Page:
Contribution to Public Consultation

Recommendations on elasmobranch management and conservation for the European Commission’s Action plan to conserve fisheries resources and protect marine ecosystems

By: iSea (Greece), APECE (Portugal), Shark Trust (EU & UK), SUBMON (Spain), Sharklab-Malta, Marine & Environmental Research Lab (Cyprus), and Dutch Elasmobranch Society (Netherlands) 13 May 2021

We welcome the opportunity to contribute to the public consultation on the Action plan to conserve fisheries resources and protect marine ecosystems that will be part of the EU Green Deal strategy. We specifically welcome the 1st and 2nd objective of the strategy that focus on the need to decrease the bycatch of endangered and threatened species, as well as the need to ensure fisheries management measures in MPAs have a positive impact on the conservation of threatened species.

As organisations focussed on the management of elasmobranchs we stress the urgent need to implement the objectives the EU and its Member States signed up to in the 2009 Community Plan of Action for the Conservation and Management of Sharks1 (CPOA-sharks). We call on the Commission to ensure the new Action plan has the strength to deliver much needed actions listed in the CPOA-sharks are followed through.

Elasmobranchs are among the most vulnerable marine species. A recent study published in Nature showed that the global population of pelagic sharks has decreased by over 70% in the past 3 decades2, this decline is almost exclusively driven by unsustainable fisheries. In Europe at least 40% of shark and ray species are threatened with extinction3. With little effort to decrease fishing mortality. To curb this negative trend, more effort is needed to better protect these species and to effectively manage the fisheries that impact upon them.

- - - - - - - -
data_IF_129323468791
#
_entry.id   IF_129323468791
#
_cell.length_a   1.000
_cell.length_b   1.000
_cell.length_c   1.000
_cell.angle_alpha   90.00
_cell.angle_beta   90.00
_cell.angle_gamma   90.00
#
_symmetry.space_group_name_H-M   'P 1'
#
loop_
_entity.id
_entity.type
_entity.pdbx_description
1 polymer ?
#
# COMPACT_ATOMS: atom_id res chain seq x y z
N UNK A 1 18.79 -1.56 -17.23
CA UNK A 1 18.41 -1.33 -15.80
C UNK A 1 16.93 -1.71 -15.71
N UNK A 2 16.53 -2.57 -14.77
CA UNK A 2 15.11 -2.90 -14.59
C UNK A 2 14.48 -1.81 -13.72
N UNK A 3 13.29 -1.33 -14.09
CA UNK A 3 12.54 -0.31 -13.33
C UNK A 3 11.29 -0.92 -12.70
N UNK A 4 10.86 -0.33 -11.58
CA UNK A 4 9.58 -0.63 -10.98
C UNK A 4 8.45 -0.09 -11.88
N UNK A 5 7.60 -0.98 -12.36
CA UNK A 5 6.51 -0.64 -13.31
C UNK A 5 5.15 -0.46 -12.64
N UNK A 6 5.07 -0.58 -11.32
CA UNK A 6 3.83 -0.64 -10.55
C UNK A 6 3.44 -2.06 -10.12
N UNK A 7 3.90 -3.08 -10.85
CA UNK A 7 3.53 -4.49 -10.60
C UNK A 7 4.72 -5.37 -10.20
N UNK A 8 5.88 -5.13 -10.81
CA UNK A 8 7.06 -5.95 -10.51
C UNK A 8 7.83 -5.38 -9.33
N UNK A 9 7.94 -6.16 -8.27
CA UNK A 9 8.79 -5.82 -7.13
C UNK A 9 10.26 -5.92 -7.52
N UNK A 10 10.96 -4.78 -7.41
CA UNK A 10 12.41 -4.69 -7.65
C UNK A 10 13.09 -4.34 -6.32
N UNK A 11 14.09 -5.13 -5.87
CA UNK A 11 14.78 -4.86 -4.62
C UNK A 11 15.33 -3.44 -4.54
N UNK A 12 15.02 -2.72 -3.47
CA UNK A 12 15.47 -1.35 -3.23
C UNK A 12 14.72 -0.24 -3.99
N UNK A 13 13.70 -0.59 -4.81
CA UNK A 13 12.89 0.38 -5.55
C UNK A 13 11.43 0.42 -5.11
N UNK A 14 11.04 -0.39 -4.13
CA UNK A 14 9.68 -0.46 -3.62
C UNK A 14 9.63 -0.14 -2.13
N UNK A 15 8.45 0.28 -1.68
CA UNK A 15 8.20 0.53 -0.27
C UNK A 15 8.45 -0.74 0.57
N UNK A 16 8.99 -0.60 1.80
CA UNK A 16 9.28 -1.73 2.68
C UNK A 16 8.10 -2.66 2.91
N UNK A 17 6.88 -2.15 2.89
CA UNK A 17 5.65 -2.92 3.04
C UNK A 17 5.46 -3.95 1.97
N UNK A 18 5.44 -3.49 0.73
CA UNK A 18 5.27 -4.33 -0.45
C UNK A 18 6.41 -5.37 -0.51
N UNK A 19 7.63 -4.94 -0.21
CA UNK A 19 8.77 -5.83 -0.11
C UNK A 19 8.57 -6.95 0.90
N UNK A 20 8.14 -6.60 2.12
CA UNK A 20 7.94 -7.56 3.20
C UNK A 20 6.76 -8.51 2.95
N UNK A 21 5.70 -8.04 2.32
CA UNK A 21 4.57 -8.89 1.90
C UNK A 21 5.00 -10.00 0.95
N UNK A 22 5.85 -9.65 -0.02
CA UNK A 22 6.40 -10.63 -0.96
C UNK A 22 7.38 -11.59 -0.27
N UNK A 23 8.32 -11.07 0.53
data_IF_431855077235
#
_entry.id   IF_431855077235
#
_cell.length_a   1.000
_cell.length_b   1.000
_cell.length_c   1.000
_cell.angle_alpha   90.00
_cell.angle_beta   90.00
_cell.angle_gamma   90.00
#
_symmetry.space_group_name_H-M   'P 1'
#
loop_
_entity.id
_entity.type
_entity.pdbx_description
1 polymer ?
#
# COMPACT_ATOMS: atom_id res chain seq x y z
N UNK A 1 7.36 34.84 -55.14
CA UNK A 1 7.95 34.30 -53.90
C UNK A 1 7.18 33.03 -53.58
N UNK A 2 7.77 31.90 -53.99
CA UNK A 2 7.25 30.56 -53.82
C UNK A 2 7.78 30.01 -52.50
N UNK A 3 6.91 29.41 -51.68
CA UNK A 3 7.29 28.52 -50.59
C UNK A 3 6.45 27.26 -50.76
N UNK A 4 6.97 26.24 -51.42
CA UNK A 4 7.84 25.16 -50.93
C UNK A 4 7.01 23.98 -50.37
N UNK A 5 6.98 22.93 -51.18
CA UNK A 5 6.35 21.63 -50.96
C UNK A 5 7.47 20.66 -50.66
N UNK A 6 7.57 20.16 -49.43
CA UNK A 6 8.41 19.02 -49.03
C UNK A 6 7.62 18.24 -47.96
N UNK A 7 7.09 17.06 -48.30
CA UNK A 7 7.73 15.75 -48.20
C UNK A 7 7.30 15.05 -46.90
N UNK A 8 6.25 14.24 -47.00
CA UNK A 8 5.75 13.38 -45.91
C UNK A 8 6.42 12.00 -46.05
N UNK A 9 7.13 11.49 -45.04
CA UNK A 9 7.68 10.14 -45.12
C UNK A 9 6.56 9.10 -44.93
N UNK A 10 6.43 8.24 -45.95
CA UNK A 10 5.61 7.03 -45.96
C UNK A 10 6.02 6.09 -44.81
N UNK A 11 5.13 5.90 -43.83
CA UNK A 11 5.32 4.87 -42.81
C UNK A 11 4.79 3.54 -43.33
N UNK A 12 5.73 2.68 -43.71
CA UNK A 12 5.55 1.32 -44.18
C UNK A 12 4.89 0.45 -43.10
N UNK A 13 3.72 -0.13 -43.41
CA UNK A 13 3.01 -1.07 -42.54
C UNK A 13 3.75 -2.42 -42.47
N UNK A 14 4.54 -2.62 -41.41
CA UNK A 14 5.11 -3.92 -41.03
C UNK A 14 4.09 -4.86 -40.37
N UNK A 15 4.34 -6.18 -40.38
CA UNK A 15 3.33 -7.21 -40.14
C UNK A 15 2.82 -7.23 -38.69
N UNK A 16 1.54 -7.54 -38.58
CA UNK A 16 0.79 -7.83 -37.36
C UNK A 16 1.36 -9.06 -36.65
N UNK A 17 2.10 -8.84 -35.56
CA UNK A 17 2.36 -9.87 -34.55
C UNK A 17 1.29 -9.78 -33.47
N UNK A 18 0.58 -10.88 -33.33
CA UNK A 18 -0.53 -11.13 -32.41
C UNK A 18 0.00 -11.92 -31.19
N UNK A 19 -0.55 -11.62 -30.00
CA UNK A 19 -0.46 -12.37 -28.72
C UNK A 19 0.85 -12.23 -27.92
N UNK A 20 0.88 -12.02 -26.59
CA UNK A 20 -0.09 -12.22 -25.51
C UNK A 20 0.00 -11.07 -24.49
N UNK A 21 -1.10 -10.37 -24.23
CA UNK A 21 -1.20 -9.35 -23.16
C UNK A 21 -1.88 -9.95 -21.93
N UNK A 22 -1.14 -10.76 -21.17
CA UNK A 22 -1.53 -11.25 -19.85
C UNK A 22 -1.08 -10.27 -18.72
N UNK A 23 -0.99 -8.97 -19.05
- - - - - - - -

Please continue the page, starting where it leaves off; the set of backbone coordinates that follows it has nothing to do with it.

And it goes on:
The EU acknowledged more needed to be done to protect elasmobranchs when it adopted the CPOA-Sharks in 2009. This Action Plan sets out management targets for that, if adhered to, would ensure European elasmobranch populations could flourish. The action plan was reviewed by STECF4 in 2019 and the conclusions of the independent scientific panel were that hardly any of the objectives had been met, and more effort was needed to effectively manage and protect elasmobranchs in Europe. To date many species still have no management measures or catch restrictions associated with them, only the most endangered species have a catch prohibition under the Technical measures regulation / TAC & Quota regulation but this is not linked to any conservation, protection or rebuilding measures.

To ensure the sustainable management of sharks and rays in Europe the new Action plan to conserve fisheries resources and protect marine ecosystems should at least include the following:

  • Stock assessments for all elasmobranch species caught as target or bycatch in EU fisheries, with associated funding to bridge knowledge gaps
  • An obligation to have a conservation and management plan for all species on the prohibited species list with the aim to rebuild populations to healthy levels
  • EU to champion shark conservation in Regional Fisheries Management Organisations, advocating for fins attached policies in all RFMO’s, and strictly following scientific advice on catch limits.
  • Binding targets for member states on the ambition for protection of essential habitats for shark and ray species in their Nature2000 / MSFD sites
    The European Green Deal was introduced as a transformative agenda, a clean break with past policies that focused too much on economic gains and left little room for nature and the environment. The integration of previous species and habitat action plans into an ambitious overarching action plan fits into this strategy, and should lead to an accelerated and high ambition agenda. Sharks and rays of Europe deserve nothing less.

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